Kestna’s #WCA and other reasons not to be cheerful

 

Kestna Marsh is disabled. He was forced to the foodbank after a tribunal upheld a  DWP decision to stop his benefit.
Kestna Marsh is disabled. He was forced to the foodbank after a tribunal upheld a DWP decision to stop his benefit.

Kestna Marsh was 62 this week. At the moment he probably feels he has little cause for celebration.

This former construction worker struggles to walk  as he has arthritis in his right knee,  left leg and left shoulder.  He can’t lift anything with his left arm. On the day he came into this London food bank with his voucher, his mobility was obviously restricted and he struggled with his walking stick  to move from room to room. Because of his mobility issues I felt hesitant about asking him to move even a few steps into a quieter room. Kestna walked that distance because he wanted to share his experience of Work Capability Assessment (WCA).

He was left without the money to buy adequate food after a tribunal hearing at the beginning of  last month (September) upheld the outcome  of his 2013 face-to-face ATOS WCA. He attended the tribunal on his own, without the support of a legal or welfare expert, and there were two people on the panel – a doctor and a solicitor.  The WCA awarded him zero points for his health issues, and Kestna immediately challenged this. But following the outcome of the appeal his employment and support allowance (ESA) claim was closed on September 13th. He thinks that as a result he ceased getting housing benefit on the same date. He now has to reapply for housing benefit. He’s been told by Jobcentre Plus to apply for Jobseeker’s Allowance (JSA), but he says he has been told by Jobcentre Plus that any claim for JSA wouldn’t be processed until October 17th.

He explains here how his health problems affect his life and how he feels about losing his tribunal appeal (apologies for the unconventional presentation of the video – camera operator in training!).

His Disability Living Allowance (DLA) of about £215 is paid monthly, but the payment in mid-September of about £50 a week has gone mainly on bills. What about food?  “I’ve been eating salad, beans, cheese and the odd sandwich here and there. I can’t do a proper food shop. If you gave me stuff to cook my gas is more or less onto nil. I haven’t got a penny to my name.”

Kestna added: “They expect me to go back to work. They’ve told me that if another illness emerges then I can apply for ESA again. Since my original assessment (in 2013) my problems have got worse. I can’t use a computer and I can’t sit too much or walk too far for too long. What sort of job do they expect me to do? I previously worked in construction and I know that for me to sit in an office would require retraining.”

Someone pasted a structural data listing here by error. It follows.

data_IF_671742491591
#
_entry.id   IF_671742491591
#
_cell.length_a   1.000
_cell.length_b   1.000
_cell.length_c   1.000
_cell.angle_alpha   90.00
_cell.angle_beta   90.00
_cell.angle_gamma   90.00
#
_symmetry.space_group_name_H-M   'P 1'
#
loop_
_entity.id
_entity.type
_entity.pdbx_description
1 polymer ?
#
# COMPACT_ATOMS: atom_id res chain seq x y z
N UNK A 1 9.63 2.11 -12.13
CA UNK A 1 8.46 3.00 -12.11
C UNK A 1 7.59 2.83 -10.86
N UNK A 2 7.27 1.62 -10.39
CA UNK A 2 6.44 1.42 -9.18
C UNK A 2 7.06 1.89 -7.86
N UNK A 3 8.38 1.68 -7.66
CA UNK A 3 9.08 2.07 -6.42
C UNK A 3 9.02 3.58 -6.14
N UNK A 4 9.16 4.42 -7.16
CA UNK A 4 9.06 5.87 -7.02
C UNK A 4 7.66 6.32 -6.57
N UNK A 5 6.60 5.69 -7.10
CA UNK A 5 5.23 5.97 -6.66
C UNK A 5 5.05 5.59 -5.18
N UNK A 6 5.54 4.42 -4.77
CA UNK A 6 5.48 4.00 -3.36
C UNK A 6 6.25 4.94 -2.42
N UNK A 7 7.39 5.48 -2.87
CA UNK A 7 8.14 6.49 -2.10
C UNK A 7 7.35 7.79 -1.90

The serious difficulties he faces because of his obvious ill-health and the stopping of his ESA are compounded by his council housing situation and the difficulties in building up a relationship with a GP at his new surgery who can get to know him properly.

He lives on his own, and has recently moved from one part of the Royal Borough of Greenwich  to another. He wanted to move to a ground floor flat, so he was offered one. But this new flat hasn’t been adapted to meet his mobility needs, so he is not entitled to the rent rebate that would accompany such an adaptation. He says that because the council moved him into a two bedroom flat instead of the one bedroom flat he wanted, the council has classed the flat as under-occupied. So because he’s been deemed as having an extra room, he’s having to pay an extra £12 a week towards the bedroom tax – for a flat that hasn’t even been adapted to meet his physical needs.

Kestna also says that there is apparently some discrepancy arising from his move from another flat in the borough, meaning that the council may have been paying him housing benefit for both flats. He also has council tax arrears of £112.

He left the food bank with contact details for welfare and housing rights experts.

He also left promising that he would make an appointment with his GP. “I’ve just moved into the area, so I don’t have a relationship with the GP yet. I must have had at least four or five appointments with different doctors.”

How did the tribunal decision leave him feeling? “I was really angry. I’ve never been through the food bank stuff. I always stuck to relying on my doctor. I got the certificate and sent it in on time. To find that they closed my claim without even informing me they were doing it, in my circumstances –  I feel quite disgusted really.”

Many thanks to Kestna for speaking up.

 

 

 

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4 thoughts on “Kestna’s #WCA and other reasons not to be cheerful

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